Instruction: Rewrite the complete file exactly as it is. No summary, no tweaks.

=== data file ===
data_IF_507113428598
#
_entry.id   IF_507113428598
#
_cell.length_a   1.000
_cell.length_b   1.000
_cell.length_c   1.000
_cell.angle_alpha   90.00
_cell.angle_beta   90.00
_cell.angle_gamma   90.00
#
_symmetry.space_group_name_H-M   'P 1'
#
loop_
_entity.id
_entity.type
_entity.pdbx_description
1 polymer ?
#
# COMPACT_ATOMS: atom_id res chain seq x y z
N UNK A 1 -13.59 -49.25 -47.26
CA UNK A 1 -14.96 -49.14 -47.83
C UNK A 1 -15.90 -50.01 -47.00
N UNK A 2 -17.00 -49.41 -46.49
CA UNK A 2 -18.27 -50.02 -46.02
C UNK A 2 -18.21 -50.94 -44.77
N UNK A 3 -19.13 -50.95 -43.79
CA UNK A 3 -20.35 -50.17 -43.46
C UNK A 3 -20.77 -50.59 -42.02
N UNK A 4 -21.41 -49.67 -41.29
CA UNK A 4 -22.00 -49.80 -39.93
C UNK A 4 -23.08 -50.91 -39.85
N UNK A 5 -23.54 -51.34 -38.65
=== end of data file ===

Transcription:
data_IF_507113428598
#
_entry.id   IF_507113428598
#
_cell.length_a   1.000
_cell.length_b   1.000
_cell.length_c   1.000
_cell.angle_alpha   90.00
_cell.angle_beta   90.00
_cell.angle_gamma   90.00
#
_symmetry.space_group_name_H-M   'P 1'
#
loop_
_entity.id
_entity.type
_entity.pdbx_description
1 polymer ?
#
# COMPACT_ATOMS: atom_id res chain seq x y z
N UNK A 1 -13.59 -49.25 -47.26
CA UNK A 1 -14.96 -49.14 -47.83
C UNK A 1 -15.90 -50.01 -47.00
N UNK A 2 -17.00 -49.41 -46.49
CA UNK A 2 -18.27 -50.02 -46.02
C UNK A 2 -18.21 -50.94 -44.77
N UNK A 3 -19.13 -50.95 -43.79
CA UNK A 3 -20.35 -50.17 -43.46
C UNK A 3 -20.77 -50.59 -42.02
N UNK A 4 -21.41 -49.67 -41.29
CA UNK A 4 -22.00 -49.80 -39.93
C UNK A 4 -23.08 -50.91 -39.85
N UNK A 5 -23.54 -51.34 -38.65